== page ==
What causes stomach cramps?
Stomach cramps can be caused by infection, malignancy (cancer), inflammation, trauma, obstruction, and other abnormal processes. Relatively mild conditions such as indigestion and stress can cause stomach cramps. At the other end of the spectrum, life-threatening conditions such as trauma, appendicitis, and colorectal cancer can also cause stomach cramps.
Gastrointestinal causes of stomach cramps
Stomach cramps may arise from mild to serious problems in the digestive tract including:
Appendicitis (inflammation of the appendix generally due to infection)
Bowel blockage or obstruction
Celiac disease (severe sensitivity to gluten from wheat and other grains that causes intestinal damage)
Constipation or fecal impaction
Food intolerance or food allergy
Food poisoning, such as Salmonella food poisoning
Irritable bowel syndrome (IBS; digestive discomfort that does not cause intestinal damage or serious disease)
Pancreatitis (inflammation of the pancreas)
Gynecological causes of stomach cramps
Stomach cramps may occur in women for gynecological reasons including:
Complications of pregnancy, such as miscarriage
Pelvic inflammatory disease (infection of the uterus and fallopian tubes)
Sexually transmitted diseases (STDs)
Other causes of stomach cramps
Stomach cramps can also be caused by problems in body systems other than the digestive tract and gynecological organs including:
Abdominal aortic aneurysm
Abdominal tumor, mass or abscess (a collection of pus caused by infection)
Acute congestive heart failure
Peritonitis (infection of the lining of the abdomen)
Stress, anxiety or fear
Toxic exposures (ingestion of toxic chemicals or poisonous plants, or poisonous insect bites)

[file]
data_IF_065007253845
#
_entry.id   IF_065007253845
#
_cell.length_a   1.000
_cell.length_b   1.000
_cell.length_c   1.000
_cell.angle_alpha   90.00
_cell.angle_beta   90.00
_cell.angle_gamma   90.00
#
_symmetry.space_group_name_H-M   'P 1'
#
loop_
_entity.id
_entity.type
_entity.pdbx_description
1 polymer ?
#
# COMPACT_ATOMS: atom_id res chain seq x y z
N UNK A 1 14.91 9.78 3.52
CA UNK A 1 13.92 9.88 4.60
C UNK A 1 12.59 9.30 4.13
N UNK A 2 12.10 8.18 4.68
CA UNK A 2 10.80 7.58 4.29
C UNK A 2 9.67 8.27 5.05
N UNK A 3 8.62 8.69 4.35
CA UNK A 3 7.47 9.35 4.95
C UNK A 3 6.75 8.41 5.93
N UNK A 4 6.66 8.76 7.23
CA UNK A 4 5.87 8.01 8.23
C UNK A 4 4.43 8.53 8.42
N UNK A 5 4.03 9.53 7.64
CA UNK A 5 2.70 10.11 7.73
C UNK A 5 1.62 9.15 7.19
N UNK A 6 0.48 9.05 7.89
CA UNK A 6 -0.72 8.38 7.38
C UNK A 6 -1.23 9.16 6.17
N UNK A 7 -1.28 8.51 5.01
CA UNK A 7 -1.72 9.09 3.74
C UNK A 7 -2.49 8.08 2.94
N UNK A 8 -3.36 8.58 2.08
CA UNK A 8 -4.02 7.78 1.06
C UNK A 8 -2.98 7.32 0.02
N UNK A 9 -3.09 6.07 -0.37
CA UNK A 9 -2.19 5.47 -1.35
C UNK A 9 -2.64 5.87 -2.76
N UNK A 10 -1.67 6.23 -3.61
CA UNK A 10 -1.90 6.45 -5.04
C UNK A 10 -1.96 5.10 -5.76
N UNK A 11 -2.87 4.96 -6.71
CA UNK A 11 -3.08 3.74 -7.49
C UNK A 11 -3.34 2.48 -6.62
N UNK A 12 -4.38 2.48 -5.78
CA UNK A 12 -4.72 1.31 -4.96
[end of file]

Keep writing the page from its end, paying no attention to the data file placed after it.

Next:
What are the potential complications of stomach cramps?
Complications associated with stomach cramps can be progressive and vary depending on the underlying cause. Because stomach cramps can be due to serious diseases, failure to seek treatment can result in complications and permanent damage. It is important to visit your health care provider when you have persistent stomach cramps or other unusual symptoms. Once the underlying cause is diagnosed, following the treatment plan outlined by your doctor can help reduce any potential complications including:
Dehydration due to a decreased desire to drink fluids or fluid loss due to diarrhea and fever
Hepatic encephalopathy (confusion and other changes that can lead to coma)
Miscarriage of a pregnancy
Poor nutrition and vitamin deficiencies due to a decreased desire to eat
Spread of cancer
Spread of infection to other parts of the body, including the blood
- Abdominal pain. Medline Plus, a service of the National Library of Medicine National Institutes of Health. http://www.nlm.nih.gov/medlineplus/ency/article/003120.htm.
- Abdominal pain or cramping. March of Dimes. http://www.marchofdimes.com/pregnancy/yourbody_cramping.html.
- Abdominal Pain, Short-Term. FamilyDoctor.org. http://familydoctor.org/online/famdocen/home/tools/symptom/527.html#10.
What are stomach cramps?
“Stomach cramps” is a general term that refers to sharp, intermittent contractions or feelings of pain or discomfort that occur anywhere in the abdomen between the lower chest and the pelvis or groin. The abdomen consists of many organs, including the stomach, intestines, liver, gallbladder, pancreas, esophagus, and numerous blood vessels.
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What other symptoms might occur with stomach cramps?
Stomach cramps may accompany other symptoms, which vary depending on the underlying disease, disorder or condition. If you have other symptoms along with stomach cramps, be sure to inform your health care provider. This information will help your doctor diagnose the reason for your stomach cramps.